Strengthening the livelihood of tribal households in remote and hilly terrains: The “Wadi” project – Rajasthan

MOHAMMED IQBAL, The Hindu, JAIPUR, February 4, 2012

An ambitious project sponsored by the National Bank for Agriculture and Rural Development (NABARD) in 15 villages of the tribal-dominated Anandpuri block in Banswara district of Rajasthan has strengthened the rural livelihood scenario by successfully connecting missing links of resource management in agriculture, forestry, animal husbandry, pasture, medicinal products and fruits.

The “Wadi” project, named after a system for land-based production in local parlance, has especially promoted agro-horticulture and agro-forestry, thereby enhancing the socio-economic status of the resource-poor families, and has so far helped about 500 households in improving their livelihoods and crossing the poverty line. […]

Mr. Joshi says Vaagdhara had laid emphasis on providing an important role to women in decision-making and involved them in a big way in economic activities and non-traditional roles. Besides, the village communities have been organised in a three-tier set-up so as to sustain efforts for production enhancement and equitable benefits.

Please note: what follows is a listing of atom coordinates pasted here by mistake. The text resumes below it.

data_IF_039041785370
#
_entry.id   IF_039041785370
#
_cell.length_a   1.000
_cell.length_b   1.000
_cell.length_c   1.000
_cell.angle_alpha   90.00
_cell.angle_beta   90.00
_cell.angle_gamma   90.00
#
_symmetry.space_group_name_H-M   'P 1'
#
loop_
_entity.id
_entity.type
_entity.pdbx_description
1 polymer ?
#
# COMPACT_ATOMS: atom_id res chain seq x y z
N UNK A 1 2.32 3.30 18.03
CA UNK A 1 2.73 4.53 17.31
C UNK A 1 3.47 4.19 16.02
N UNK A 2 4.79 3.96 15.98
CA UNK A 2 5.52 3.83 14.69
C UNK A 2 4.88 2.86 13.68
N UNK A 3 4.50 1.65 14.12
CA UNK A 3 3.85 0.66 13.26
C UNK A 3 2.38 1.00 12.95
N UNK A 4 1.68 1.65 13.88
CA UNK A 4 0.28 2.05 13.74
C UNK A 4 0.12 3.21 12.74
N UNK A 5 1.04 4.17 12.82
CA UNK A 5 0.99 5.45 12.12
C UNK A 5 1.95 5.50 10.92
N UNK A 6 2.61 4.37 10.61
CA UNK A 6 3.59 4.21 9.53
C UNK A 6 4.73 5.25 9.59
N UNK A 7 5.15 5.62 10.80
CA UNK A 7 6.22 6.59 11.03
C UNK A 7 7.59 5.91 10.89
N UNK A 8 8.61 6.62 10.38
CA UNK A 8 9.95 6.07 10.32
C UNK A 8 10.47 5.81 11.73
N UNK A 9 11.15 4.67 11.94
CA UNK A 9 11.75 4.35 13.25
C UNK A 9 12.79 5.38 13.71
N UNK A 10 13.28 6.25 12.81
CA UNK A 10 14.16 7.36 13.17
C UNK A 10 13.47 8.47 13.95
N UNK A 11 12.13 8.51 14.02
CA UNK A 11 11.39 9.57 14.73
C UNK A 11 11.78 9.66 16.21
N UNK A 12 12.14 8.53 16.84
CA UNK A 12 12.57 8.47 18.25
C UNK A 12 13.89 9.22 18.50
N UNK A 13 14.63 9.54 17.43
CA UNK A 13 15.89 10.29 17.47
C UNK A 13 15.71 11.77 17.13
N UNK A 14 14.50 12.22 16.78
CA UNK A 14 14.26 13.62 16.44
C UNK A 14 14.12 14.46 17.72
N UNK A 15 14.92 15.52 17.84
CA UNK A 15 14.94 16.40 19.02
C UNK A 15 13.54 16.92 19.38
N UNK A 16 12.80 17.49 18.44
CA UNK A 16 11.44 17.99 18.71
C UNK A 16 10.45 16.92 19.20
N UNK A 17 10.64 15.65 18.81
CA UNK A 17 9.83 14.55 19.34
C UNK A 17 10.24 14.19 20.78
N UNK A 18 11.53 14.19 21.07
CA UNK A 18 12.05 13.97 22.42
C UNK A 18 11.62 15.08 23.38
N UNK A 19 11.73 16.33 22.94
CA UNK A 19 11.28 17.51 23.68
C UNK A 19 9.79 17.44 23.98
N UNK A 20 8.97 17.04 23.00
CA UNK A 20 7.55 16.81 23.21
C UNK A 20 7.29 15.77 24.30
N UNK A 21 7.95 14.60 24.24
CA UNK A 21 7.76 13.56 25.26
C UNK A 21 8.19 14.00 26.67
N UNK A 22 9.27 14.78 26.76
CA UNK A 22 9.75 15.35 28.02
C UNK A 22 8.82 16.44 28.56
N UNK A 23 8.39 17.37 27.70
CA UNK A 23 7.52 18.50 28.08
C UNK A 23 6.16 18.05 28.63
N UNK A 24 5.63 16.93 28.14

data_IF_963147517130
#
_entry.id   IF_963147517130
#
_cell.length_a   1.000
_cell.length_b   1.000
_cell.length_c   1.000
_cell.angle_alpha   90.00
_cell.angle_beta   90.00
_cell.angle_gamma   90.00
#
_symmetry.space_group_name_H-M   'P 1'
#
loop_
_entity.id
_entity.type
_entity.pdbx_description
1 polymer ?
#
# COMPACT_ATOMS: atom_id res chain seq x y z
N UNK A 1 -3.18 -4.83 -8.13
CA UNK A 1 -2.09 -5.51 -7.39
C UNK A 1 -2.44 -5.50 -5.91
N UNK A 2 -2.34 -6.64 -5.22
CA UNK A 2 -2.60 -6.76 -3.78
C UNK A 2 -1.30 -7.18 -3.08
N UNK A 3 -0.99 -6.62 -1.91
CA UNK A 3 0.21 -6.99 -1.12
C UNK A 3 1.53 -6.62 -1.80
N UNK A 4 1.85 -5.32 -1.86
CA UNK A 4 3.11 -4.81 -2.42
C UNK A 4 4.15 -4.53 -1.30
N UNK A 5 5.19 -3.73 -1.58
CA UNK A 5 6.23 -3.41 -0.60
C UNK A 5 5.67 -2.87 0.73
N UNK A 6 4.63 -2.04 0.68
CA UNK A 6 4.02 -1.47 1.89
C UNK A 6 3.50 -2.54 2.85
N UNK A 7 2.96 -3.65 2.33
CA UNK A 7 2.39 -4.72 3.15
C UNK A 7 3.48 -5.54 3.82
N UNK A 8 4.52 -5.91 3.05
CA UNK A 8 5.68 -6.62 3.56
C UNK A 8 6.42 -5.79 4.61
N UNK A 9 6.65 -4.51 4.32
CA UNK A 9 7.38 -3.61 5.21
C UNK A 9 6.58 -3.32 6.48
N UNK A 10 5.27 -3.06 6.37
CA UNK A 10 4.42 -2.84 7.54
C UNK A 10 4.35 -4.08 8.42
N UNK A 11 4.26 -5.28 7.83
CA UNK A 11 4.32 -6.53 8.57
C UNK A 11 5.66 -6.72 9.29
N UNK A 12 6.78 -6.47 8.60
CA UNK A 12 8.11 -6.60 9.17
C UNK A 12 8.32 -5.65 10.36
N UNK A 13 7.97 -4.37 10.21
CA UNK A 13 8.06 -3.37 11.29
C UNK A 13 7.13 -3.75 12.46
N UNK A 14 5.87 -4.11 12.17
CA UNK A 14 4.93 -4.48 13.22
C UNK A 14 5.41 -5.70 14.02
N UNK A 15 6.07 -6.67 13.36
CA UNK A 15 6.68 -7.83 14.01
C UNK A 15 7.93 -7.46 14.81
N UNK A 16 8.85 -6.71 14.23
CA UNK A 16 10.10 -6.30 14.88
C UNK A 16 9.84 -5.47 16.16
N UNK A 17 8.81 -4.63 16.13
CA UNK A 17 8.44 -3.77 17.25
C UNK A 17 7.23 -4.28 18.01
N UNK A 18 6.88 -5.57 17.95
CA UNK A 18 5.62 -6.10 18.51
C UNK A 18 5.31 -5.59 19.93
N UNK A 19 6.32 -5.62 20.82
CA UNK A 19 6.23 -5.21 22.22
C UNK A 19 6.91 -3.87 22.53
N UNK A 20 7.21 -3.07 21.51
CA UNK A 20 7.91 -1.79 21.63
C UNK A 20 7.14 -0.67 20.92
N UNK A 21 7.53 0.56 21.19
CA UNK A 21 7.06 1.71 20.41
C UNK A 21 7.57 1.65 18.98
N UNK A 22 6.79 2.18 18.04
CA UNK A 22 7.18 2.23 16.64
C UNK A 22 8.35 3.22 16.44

The project is all set to reduce input costs in agriculture and animal husbandry systems on the one hand and enhance production on the other in the years to come. Support in the shape of Wadi would strengthen the economy of primary production in the remote and hilly terrains. […]

While tribal communities in the region earlier had a forest resource based livelihood, large-scale deforestation forced them to shift to farming activities on a sloping land and caused degradation. Continued and damaging run-off resulted in the loss of agricultural land along the stream course and led to an adverse effect on the ground water conditions in the district.

According to Mr. Joshi, NABARD had extended financial help to Vaagdhara for enhancing skills, improving resources and building new institutions in the field of land-based production mainly through resource development and management. “Recycling of nutrients is an [added] advantage of the project,” he says.

On its conclusion, the project is expected to make the target tribal households “drought-proof” with better nutritional resources and increase per hectare unit yield of different crops. With the livelihood available locally, production efficiency is set to improve and linkages for sustainable development strengthened.

Source: The Hindu : Today’s Paper / NATIONAL : Rural bank doing wonders for poor tribal households
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Date Visited: Tue Mar 27 2012 09:43:19 GMT+0200 (CEST)

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